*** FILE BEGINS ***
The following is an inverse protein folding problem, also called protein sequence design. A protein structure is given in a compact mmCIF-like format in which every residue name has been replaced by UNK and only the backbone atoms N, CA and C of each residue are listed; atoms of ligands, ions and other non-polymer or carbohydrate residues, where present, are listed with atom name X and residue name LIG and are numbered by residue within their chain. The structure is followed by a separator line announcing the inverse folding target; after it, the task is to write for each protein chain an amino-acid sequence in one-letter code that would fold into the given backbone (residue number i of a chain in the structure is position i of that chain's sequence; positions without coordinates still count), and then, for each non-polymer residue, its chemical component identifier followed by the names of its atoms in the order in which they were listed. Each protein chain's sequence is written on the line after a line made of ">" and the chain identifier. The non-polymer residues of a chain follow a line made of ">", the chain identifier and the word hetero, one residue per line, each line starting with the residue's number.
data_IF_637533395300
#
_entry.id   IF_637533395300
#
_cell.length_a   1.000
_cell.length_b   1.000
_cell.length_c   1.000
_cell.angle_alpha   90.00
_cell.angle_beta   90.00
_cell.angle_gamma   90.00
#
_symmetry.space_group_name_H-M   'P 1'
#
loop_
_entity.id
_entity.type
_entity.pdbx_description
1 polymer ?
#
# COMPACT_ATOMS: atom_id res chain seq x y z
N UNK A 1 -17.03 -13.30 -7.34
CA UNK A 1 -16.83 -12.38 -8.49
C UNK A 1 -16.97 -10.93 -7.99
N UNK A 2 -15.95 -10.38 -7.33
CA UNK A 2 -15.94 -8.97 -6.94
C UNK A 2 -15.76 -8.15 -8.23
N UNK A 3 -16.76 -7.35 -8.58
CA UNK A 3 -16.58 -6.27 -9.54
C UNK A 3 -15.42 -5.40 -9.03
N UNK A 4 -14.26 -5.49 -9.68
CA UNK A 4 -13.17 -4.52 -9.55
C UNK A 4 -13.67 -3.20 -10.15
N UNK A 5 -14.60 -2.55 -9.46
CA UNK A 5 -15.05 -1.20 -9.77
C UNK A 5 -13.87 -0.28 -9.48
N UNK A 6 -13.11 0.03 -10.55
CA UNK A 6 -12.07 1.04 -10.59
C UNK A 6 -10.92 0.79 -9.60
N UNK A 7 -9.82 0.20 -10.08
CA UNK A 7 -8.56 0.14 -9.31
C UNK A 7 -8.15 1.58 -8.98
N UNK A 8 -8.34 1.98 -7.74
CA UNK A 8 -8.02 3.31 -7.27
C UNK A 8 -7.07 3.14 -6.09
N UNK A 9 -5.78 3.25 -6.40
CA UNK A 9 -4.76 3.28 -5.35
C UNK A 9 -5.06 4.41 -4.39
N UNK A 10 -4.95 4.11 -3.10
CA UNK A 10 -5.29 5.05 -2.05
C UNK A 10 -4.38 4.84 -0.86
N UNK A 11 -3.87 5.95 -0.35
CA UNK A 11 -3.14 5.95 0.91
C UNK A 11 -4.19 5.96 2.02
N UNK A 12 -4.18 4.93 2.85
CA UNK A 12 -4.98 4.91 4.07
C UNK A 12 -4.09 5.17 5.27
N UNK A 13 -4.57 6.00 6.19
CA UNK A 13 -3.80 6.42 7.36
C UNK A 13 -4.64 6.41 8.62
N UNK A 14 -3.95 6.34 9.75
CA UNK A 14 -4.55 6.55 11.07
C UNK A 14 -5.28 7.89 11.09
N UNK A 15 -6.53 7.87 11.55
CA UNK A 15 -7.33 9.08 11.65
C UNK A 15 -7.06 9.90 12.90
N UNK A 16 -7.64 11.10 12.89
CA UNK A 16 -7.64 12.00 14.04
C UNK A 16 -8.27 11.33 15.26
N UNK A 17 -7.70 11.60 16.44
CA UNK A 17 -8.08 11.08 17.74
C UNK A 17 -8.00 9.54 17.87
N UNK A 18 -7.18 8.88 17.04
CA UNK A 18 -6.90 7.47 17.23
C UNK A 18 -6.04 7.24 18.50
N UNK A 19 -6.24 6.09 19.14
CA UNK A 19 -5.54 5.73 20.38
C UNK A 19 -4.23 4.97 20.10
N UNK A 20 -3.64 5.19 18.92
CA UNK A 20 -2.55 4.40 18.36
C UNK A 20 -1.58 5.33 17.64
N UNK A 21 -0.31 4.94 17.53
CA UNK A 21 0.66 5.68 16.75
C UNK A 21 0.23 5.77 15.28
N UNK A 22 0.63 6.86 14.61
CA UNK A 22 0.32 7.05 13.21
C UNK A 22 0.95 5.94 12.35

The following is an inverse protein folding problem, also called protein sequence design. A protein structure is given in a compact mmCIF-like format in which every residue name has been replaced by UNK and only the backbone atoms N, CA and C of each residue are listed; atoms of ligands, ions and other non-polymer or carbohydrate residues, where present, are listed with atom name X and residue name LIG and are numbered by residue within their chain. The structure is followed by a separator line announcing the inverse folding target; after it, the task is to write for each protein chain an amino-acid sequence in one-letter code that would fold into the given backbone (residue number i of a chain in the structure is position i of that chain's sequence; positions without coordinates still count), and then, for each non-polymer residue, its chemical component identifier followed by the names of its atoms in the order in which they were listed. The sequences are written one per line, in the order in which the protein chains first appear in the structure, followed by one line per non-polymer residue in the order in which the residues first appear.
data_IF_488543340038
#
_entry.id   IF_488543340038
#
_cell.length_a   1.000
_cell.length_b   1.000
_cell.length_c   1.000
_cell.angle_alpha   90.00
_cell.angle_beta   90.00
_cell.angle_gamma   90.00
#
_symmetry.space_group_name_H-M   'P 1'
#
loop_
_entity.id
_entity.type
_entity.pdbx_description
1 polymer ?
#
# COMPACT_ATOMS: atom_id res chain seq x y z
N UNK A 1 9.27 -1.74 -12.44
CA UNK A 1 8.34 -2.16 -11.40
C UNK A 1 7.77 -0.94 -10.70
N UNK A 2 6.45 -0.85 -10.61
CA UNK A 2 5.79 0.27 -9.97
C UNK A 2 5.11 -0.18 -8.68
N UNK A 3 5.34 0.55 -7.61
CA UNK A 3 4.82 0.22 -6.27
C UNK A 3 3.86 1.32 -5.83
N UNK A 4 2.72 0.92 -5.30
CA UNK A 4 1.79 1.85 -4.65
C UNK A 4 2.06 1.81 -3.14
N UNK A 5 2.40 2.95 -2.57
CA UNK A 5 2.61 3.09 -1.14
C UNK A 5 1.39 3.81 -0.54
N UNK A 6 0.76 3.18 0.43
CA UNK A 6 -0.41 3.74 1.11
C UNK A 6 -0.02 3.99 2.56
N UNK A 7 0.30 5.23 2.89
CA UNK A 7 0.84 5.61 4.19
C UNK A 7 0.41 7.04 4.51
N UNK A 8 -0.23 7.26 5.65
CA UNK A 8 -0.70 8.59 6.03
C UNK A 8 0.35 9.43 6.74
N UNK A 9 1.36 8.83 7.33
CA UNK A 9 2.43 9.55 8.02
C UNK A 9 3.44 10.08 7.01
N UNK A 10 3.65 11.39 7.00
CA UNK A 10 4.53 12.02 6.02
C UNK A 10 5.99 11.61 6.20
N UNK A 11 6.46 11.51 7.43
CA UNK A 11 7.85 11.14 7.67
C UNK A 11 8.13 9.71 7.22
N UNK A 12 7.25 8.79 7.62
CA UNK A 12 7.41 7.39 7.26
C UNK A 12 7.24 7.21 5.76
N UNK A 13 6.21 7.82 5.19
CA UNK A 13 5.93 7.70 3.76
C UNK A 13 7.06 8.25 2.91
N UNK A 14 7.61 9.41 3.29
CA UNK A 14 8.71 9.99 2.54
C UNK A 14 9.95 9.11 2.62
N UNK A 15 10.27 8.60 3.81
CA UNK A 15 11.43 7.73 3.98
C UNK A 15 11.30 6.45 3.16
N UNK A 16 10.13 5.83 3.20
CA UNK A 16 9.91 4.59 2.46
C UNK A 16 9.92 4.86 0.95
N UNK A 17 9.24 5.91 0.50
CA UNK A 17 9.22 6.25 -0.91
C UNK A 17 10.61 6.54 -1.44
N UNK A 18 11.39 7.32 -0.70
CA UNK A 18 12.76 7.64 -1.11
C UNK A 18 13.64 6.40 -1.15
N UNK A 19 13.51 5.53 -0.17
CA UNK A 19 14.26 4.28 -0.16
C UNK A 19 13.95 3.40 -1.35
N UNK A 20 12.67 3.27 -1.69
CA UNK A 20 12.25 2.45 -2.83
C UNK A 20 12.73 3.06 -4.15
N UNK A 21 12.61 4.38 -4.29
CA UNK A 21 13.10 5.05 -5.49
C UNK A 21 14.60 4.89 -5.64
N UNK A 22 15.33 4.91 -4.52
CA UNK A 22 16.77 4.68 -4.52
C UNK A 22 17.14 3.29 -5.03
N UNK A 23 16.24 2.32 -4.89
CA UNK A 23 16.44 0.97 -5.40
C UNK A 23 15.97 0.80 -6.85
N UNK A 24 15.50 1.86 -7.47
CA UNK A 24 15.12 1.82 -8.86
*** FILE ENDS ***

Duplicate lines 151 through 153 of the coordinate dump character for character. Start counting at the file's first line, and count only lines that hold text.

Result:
N UNK A 15 10.27 8.60 3.81
CA UNK A 15 11.43 7.73 3.98
C UNK A 15 11.30 6.45 3.16